Polyphony, polythetic practice and intercultural communication in Greek-Australian creative work

Gillian Bottomley

Research output: Contribution to journalArticlepeer-review

8 Citations (Scopus)


In polyethnic countries like Australia, multicultural policies are usually based on concepts of discrete ethnic identities. Such models are increasingly inadequate in either describing or understanding the multiplex and polythetic practices that constitute Australian society and culture. This paper will discuss aspects of Greek-Australian music and dance that negotiate polyphony in what Freud described as the agonistic process of identification. Examples will be drawn mainly from variations within Greek rebetika music and dance, in performance. The polyphonic practices discussed here are not simply aesthetic celebrations of multiculturalism, but offer what Edward Said has termed 'contrapuntal histories' that demonstrate cultural practices as 'polythetic', in Bourdieu's term, literally located in many places. Moreover, performance is not merely spectacle, but a process of intersubjectivity, hence open to a range of interpretations and recognition across difference, in forms of communication that arise from polyphony and the constant interweaving and re-translation of cultural forms, socio-historical context and personal experience.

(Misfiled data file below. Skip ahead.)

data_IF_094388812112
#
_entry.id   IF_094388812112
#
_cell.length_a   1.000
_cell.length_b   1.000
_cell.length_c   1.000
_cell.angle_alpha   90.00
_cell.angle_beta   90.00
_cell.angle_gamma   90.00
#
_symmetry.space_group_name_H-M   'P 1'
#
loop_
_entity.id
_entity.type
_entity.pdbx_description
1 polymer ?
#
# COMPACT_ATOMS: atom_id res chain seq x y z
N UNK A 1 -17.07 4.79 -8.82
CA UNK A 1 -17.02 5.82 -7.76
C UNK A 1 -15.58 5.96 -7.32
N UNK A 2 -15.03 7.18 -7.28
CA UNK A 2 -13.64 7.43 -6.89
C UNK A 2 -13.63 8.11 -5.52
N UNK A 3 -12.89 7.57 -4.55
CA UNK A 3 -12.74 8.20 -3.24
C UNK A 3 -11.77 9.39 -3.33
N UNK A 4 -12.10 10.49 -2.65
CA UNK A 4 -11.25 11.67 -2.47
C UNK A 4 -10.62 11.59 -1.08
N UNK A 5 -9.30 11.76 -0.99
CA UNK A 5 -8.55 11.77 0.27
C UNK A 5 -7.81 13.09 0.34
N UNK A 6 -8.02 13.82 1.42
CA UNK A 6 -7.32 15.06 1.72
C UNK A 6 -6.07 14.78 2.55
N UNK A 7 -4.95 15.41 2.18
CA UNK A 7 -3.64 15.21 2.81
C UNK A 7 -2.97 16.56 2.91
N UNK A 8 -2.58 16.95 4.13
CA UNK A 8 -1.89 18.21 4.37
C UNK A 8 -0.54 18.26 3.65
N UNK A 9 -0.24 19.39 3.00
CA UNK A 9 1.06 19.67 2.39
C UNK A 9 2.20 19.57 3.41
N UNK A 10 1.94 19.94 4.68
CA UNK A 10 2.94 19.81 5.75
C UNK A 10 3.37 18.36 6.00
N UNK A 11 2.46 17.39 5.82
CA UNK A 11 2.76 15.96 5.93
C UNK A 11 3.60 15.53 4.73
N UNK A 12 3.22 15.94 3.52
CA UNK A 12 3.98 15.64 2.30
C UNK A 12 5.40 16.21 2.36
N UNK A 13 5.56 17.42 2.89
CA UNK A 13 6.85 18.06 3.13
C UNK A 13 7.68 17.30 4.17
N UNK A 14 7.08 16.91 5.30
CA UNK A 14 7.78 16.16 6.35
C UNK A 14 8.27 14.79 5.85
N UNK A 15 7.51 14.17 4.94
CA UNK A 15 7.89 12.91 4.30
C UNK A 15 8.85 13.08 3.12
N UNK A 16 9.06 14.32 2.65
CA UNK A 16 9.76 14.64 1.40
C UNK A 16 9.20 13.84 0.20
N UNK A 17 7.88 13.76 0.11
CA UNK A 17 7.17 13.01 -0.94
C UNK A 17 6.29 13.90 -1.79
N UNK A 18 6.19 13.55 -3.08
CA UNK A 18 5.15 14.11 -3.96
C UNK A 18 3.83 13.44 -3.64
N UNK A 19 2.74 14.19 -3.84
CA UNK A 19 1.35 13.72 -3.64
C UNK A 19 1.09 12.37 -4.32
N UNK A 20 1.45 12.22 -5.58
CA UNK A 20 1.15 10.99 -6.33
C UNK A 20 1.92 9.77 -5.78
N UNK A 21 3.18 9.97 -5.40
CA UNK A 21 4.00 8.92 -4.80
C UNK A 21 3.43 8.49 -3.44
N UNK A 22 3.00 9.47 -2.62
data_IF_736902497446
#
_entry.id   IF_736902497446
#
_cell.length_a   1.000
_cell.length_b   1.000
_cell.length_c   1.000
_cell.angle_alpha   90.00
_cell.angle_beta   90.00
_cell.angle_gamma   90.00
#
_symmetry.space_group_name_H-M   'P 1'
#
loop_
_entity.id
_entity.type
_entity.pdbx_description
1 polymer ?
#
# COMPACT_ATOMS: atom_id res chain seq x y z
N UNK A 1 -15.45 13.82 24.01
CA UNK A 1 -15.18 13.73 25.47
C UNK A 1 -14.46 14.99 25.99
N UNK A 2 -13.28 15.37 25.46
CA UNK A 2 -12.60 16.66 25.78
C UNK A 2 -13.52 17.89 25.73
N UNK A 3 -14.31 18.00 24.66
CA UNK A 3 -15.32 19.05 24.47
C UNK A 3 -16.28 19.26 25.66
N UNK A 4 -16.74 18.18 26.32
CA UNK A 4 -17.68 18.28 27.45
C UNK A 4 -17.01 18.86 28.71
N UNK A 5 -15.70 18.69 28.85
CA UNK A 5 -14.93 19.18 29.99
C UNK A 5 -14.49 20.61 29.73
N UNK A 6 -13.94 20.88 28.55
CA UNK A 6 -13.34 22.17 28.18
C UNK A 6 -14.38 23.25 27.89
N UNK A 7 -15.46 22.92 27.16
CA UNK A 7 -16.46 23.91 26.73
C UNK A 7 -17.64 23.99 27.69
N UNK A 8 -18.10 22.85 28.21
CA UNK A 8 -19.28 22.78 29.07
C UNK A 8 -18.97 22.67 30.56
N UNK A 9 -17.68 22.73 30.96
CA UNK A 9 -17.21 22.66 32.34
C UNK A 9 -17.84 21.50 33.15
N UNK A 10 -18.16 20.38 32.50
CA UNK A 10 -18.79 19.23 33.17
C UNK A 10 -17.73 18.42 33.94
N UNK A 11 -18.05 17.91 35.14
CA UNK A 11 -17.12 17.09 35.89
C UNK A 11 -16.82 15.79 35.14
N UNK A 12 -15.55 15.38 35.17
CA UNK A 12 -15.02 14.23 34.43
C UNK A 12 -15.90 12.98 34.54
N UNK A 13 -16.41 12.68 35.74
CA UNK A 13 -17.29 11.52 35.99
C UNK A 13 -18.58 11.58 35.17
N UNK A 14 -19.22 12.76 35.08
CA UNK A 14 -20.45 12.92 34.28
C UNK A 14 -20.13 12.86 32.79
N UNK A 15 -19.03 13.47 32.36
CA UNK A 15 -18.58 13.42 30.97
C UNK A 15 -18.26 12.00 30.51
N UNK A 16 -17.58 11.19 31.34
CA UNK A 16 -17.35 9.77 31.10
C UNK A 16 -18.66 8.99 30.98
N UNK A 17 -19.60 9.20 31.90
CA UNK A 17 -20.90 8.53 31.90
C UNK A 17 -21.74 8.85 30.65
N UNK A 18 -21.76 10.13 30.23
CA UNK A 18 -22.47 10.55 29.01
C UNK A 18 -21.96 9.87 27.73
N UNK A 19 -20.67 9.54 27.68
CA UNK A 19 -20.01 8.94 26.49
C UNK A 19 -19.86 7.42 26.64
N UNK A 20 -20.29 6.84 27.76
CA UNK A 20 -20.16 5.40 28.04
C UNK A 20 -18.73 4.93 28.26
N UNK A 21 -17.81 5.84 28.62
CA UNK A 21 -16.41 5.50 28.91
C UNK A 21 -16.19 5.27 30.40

Original languageEnglish
Pages (from-to)47-57
Number of pages11
JournalJournal of Intercultural Studies
Issue number1
Publication statusPublished - 2002


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